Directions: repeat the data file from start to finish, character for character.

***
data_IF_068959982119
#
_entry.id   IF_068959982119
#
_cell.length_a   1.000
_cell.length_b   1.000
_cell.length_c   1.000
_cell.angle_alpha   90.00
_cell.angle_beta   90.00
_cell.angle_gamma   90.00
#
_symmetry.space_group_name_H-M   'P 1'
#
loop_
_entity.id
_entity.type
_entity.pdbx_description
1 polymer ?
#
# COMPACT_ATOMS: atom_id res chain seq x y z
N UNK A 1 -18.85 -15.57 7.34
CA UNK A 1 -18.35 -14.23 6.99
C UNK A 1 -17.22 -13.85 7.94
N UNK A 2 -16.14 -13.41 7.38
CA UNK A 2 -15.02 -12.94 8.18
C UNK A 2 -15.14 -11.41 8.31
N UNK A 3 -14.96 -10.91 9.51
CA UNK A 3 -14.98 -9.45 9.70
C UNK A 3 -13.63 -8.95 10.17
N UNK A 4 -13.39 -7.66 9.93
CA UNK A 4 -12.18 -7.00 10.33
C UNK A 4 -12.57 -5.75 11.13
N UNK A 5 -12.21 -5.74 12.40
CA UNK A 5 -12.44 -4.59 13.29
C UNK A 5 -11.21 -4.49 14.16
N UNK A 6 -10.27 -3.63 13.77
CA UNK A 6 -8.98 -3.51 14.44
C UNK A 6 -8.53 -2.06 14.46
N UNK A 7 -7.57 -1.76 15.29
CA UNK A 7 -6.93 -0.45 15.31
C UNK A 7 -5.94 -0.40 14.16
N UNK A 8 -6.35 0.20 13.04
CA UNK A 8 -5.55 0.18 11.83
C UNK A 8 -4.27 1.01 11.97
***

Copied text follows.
data_IF_068959982119
#
_entry.id   IF_068959982119
#
_cell.length_a   1.000
_cell.length_b   1.000
_cell.length_c   1.000
_cell.angle_alpha   90.00
_cell.angle_beta   90.00
_cell.angle_gamma   90.00
#
_symmetry.space_group_name_H-M   'P 1'
#
loop_
_entity.id
_entity.type
_entity.pdbx_description
1 polymer ?
#
# COMPACT_ATOMS: atom_id res chain seq x y z
N UNK A 1 -18.85 -15.57 7.34
CA UNK A 1 -18.35 -14.23 6.99
C UNK A 1 -17.22 -13.85 7.94
N UNK A 2 -16.14 -13.41 7.38
CA UNK A 2 -15.02 -12.94 8.18
C UNK A 2 -15.14 -11.41 8.31
N UNK A 3 -14.96 -10.91 9.51
CA UNK A 3 -14.98 -9.45 9.70
C UNK A 3 -13.63 -8.95 10.17
N UNK A 4 -13.39 -7.66 9.93
CA UNK A 4 -12.18 -7.00 10.33
C UNK A 4 -12.57 -5.75 11.13
N UNK A 5 -12.21 -5.74 12.40
CA UNK A 5 -12.44 -4.59 13.29
C UNK A 5 -11.21 -4.49 14.16
N UNK A 6 -10.27 -3.63 13.77
CA UNK A 6 -8.98 -3.51 14.44
C UNK A 6 -8.53 -2.06 14.46
N UNK A 7 -7.57 -1.76 15.29
CA UNK A 7 -6.93 -0.45 15.31
C UNK A 7 -5.94 -0.40 14.16
N UNK A 8 -6.35 0.20 13.04
CA UNK A 8 -5.55 0.18 11.83
C UNK A 8 -4.27 1.01 11.97